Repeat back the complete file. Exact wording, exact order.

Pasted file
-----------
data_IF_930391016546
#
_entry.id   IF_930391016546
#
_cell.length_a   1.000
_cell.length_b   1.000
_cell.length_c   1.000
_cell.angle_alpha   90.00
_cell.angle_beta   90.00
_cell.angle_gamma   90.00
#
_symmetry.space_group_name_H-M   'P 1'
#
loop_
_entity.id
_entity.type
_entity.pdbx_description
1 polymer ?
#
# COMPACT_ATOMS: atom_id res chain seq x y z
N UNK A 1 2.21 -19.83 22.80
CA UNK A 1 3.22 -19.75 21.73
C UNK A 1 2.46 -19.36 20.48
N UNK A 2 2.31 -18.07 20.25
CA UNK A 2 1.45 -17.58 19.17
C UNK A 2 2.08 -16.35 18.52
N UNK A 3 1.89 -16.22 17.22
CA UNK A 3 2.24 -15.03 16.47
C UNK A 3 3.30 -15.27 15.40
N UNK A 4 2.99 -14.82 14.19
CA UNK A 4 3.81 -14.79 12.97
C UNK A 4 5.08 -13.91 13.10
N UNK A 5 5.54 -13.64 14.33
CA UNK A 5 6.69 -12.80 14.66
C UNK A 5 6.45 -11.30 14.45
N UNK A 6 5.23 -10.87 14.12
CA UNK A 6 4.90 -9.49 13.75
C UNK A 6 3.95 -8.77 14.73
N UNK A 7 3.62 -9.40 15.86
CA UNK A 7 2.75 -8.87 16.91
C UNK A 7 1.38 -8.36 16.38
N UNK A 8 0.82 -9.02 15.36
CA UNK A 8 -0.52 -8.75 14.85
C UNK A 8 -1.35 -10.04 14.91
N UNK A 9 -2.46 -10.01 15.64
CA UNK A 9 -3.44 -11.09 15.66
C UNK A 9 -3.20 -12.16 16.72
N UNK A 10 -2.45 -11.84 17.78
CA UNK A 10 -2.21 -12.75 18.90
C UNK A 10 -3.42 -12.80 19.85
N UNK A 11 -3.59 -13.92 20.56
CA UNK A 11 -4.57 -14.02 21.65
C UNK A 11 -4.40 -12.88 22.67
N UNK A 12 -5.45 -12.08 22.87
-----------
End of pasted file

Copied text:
data_IF_930391016546
#
_entry.id   IF_930391016546
#
_cell.length_a   1.000
_cell.length_b   1.000
_cell.length_c   1.000
_cell.angle_alpha   90.00
_cell.angle_beta   90.00
_cell.angle_gamma   90.00
#
_symmetry.space_group_name_H-M   'P 1'
#
loop_
_entity.id
_entity.type
_entity.pdbx_description
1 polymer ?
#
# COMPACT_ATOMS: atom_id res chain seq x y z
N UNK A 1 2.21 -19.83 22.80
CA UNK A 1 3.22 -19.75 21.73
C UNK A 1 2.46 -19.36 20.48
N UNK A 2 2.31 -18.07 20.25
CA UNK A 2 1.45 -17.58 19.17
C UNK A 2 2.08 -16.35 18.52
N UNK A 3 1.89 -16.22 17.22
CA UNK A 3 2.24 -15.03 16.47
C UNK A 3 3.30 -15.27 15.40
N UNK A 4 2.99 -14.82 14.19
CA UNK A 4 3.81 -14.79 12.97
C UNK A 4 5.08 -13.91 13.10
N UNK A 5 5.54 -13.64 14.33
CA UNK A 5 6.69 -12.80 14.66
C UNK A 5 6.45 -11.30 14.45
N UNK A 6 5.23 -10.87 14.12
CA UNK A 6 4.90 -9.49 13.75
C UNK A 6 3.95 -8.77 14.73
N UNK A 7 3.62 -9.40 15.86
CA UNK A 7 2.75 -8.87 16.91
C UNK A 7 1.38 -8.36 16.38
N UNK A 8 0.82 -9.02 15.36
CA UNK A 8 -0.52 -8.75 14.85
C UNK A 8 -1.35 -10.04 14.91
N UNK A 9 -2.46 -10.01 15.64
CA UNK A 9 -3.44 -11.09 15.66
C UNK A 9 -3.20 -12.16 16.72
N UNK A 10 -2.45 -11.84 17.78
CA UNK A 10 -2.21 -12.75 18.90
C UNK A 10 -3.42 -12.80 19.85
N UNK A 11 -3.59 -13.92 20.56
CA UNK A 11 -4.57 -14.02 21.65
C UNK A 11 -4.40 -12.88 22.67
N UNK A 12 -5.45 -12.08 22.87